Asus was not on the radar of most US phone buyers until the ZenFone 2 popped up a few years ago with solid specs for a reasonable price, but the ZenFone 3 family hasn't been as prominent. It took Asus ages to roll these devices out in North America, and the pricing was not as generous. However, there are more variants of the ZenFone 3 still trickling out, from the flagship-level "Deluxe Special Edition" to the low-cost "Laser." The ZenFone 3 Zoom is somewhere in the middle with its $329 price tag and mid-range Snapdragon 625 chip.

The ZenFone 3 Zoom has some very impressive aspects, like the massive 5,000mAh battery and a camera with 2.3x optical zoom. At the same time, it is severely disappointing with an old build of Android, slow charging, and non-backlit navigation buttons. The result is a phone I don't hate, but not one I love either.


SoC Snapdragon 625
Storage 32GB
Display 5.5-inch 1080p AMOLED
Battery 5,000mAh
Camera Dual 12MP with f/1.7 aperture and 2.3x optical zoom, 13MP front camera
Software Android 6.0.1 with ZenUI
Measurements 154 x 77 x 7.99mm, 170g

The Good

Battery life This phone edges out the Moto Z Play for the best battery life I've experienced. It'll last a solid three days on a charge.
Camera The optical 2.3x zoom is neat.
Build quality The aluminum build makes the phone feel more expensive, and it's slim for having a huge battery.

The Not So Good

Navigation buttons The capacitive nav buttons aren't backlit, which is just crazy, Asus.
Camera again Low-light performance is not as good as advertised. No OIS on zoom lens.
Software Ships with Marshmallow. Asus ZenUI is unattractive and clunky.
NFC Doesn't have it.
Connectivity No band 12 LTE handicaps the ZenFone 3 Zoom on T-Mobile.
Charging Appears to use QC 1.0, which is much slower than current standards. Takes over 3 hours to completely charge the battery.

Design and display

The ZenFone 3 Zoom is one of the better designed devices in the ZenFone 3 family. The chassis is primarily made of anodized aluminum rather than the hardened glass used in many flagship phones, and it's surprisingly slim for having a giant battery. At the top and bottom are plastic caps, which is where you'll find the antennas. These don't detract from the premium feel of the phone, though.

The back is home to a fingerprint sensor, and it's in the right place unlike Samsung's rear-facing sensor. The ZenFone 3 Zoom's sensor is passable, but it's not as fast as phones like the G6 or OnePlus 3T. It's also a bit slower than the Pixel to recognize and unlock. The sensor doesn't produce any vibration when it recognizes a finger, which is unusual. Instead, you only get a vibration when a read fails. Most phones do one when an unlock is successful and two when it fails. I suppose that might draw attention to the somewhat sluggish nature of this sensor.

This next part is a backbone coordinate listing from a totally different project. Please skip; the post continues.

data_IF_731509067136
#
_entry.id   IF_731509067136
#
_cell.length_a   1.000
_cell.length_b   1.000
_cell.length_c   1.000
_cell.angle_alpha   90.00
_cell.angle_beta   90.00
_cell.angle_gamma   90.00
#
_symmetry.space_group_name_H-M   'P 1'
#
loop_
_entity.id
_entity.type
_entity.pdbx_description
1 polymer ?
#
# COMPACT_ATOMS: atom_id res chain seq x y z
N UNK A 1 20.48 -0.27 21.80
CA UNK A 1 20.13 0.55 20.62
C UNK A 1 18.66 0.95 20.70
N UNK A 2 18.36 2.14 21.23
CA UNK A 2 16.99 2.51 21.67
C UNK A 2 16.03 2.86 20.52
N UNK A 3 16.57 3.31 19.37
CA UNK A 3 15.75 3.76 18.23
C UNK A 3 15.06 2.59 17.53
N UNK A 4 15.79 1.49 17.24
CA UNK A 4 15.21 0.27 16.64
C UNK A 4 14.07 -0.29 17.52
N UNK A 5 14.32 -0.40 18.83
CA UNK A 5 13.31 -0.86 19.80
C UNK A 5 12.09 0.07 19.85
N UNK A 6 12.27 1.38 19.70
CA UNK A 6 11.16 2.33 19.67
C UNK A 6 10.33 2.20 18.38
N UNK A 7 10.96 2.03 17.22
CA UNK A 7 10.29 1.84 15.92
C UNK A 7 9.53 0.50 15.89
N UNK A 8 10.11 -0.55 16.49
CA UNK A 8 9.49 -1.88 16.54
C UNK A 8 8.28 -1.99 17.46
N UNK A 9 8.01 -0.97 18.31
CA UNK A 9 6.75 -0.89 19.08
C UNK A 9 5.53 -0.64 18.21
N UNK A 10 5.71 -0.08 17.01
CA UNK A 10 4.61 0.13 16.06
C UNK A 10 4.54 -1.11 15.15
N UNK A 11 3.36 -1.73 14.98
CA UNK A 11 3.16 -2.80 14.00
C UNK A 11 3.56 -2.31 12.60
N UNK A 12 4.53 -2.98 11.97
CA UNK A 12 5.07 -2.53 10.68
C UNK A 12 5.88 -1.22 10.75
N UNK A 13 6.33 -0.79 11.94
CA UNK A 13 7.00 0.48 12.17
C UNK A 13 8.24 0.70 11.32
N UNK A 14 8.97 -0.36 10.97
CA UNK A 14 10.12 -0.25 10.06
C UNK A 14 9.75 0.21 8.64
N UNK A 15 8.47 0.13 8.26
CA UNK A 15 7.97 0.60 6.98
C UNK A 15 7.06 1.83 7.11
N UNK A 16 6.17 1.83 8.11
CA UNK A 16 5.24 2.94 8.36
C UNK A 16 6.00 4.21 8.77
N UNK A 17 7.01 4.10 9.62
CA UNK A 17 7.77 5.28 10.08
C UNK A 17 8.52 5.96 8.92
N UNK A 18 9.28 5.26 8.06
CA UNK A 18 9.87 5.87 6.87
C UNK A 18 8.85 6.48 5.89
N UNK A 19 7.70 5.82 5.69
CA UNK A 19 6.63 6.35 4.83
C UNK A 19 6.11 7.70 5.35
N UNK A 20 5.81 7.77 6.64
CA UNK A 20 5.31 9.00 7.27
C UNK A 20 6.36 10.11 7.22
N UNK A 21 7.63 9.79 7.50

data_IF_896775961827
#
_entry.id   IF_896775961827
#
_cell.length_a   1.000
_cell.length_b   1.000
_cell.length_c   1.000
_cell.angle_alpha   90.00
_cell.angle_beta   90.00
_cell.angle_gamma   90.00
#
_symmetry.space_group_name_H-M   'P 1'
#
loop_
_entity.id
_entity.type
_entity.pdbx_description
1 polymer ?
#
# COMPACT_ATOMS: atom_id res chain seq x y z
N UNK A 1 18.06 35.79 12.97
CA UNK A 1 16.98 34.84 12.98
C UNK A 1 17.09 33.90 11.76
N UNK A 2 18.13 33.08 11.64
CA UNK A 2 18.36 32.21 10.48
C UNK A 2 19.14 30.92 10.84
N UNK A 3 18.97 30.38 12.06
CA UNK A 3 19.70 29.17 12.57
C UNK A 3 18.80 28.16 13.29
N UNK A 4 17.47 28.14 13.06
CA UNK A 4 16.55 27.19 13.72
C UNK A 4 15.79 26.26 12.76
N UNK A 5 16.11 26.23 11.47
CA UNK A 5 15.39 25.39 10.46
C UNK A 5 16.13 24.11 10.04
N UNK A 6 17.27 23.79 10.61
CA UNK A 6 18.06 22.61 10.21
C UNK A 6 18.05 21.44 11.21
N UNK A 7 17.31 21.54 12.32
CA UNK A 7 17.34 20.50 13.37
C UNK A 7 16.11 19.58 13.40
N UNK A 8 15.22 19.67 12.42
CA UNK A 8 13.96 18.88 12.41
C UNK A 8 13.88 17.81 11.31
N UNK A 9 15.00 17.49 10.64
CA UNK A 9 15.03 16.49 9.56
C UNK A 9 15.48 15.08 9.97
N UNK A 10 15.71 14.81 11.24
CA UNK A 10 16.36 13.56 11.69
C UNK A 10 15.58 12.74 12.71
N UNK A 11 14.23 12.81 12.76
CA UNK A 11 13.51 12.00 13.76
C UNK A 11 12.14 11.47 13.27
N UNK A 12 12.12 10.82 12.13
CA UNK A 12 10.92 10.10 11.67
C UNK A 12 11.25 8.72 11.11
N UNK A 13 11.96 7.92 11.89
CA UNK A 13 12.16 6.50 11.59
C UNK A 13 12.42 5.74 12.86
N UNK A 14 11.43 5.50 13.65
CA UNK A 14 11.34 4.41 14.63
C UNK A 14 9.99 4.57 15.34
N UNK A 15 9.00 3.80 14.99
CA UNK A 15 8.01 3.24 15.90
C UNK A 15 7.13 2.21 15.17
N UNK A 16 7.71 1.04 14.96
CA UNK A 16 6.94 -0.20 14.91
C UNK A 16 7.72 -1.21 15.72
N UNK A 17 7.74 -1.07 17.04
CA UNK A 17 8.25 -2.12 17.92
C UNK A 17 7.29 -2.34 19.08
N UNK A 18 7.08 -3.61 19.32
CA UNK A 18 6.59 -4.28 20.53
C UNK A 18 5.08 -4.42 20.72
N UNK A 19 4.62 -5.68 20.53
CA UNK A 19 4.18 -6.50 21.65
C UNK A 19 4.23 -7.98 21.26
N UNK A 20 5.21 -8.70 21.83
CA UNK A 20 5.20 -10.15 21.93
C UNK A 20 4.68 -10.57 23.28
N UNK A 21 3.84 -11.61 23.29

At the top of the rear panel is the dual camera array, the layout of which gives this device a definite iPhone vibe. The overall rounded shape is pretty reminiscent of the iPhone, too. The bottom edge has a Type-C port, headphone jack, and the single speaker. The audio on this phone is not a selling point, but it's not bad either. I don't like the location, but Asus is hardly the only offender there. The power and volume buttons on the right edge are clicky and don't rattle around.

The bezels on the front are about the same size as the Pixel XL, which is to say they're big. At the bottom are the capacitive navigation buttons. They're responsive and in the correct order, but the icons are not backlit. It's a real flashback to the ZenFone 2. The lack of a backlight makes the buttons extremely difficult to use in a dim environment. That's just plain bad, but it's not the only strange hardware omission. There's also no NFC or support for band 12 LTE (a big deal on T-Mobile). This is obviously not a flagship phone, but these are still features I'd expect.

The display itself is 5.5-inches and 1080p in resolution. It's an AMOLED display, so the blacks are truly black. The display is capable of 500nits of brightness, but it seems awfully reluctant to go there. In almost all light levels, the ZenFone 3 Zoom looks dimmer than other phones.

Colors are always tough on AMOLEDs; some panels have blown out colors, and others look dingy. The ZenFone 3 Zoom's panel is mostly on-target from what I can see. The white balance is slightly warm, but not so much as to be immediately noticeable. Going with 1080p AMOLED at 5.5-inches will save power, and I think it looks good enough. You can tell it's pentile if you look closely, but it's probably a fine trade-off in the pursuit of crazy battery life.


There are two cameras on the back of the ZenFone 3 Zoom, neither of which physically zooms. Both sensors are 12MP with an f/1.7 aperture, but one has a "regular" lens and the other has a built-in optical zoom of 2.3x. The camera app switches back and forth between these cameras smoothly, so you don't have to choose one or the other like you do with LG's standard and wide-angle cameras.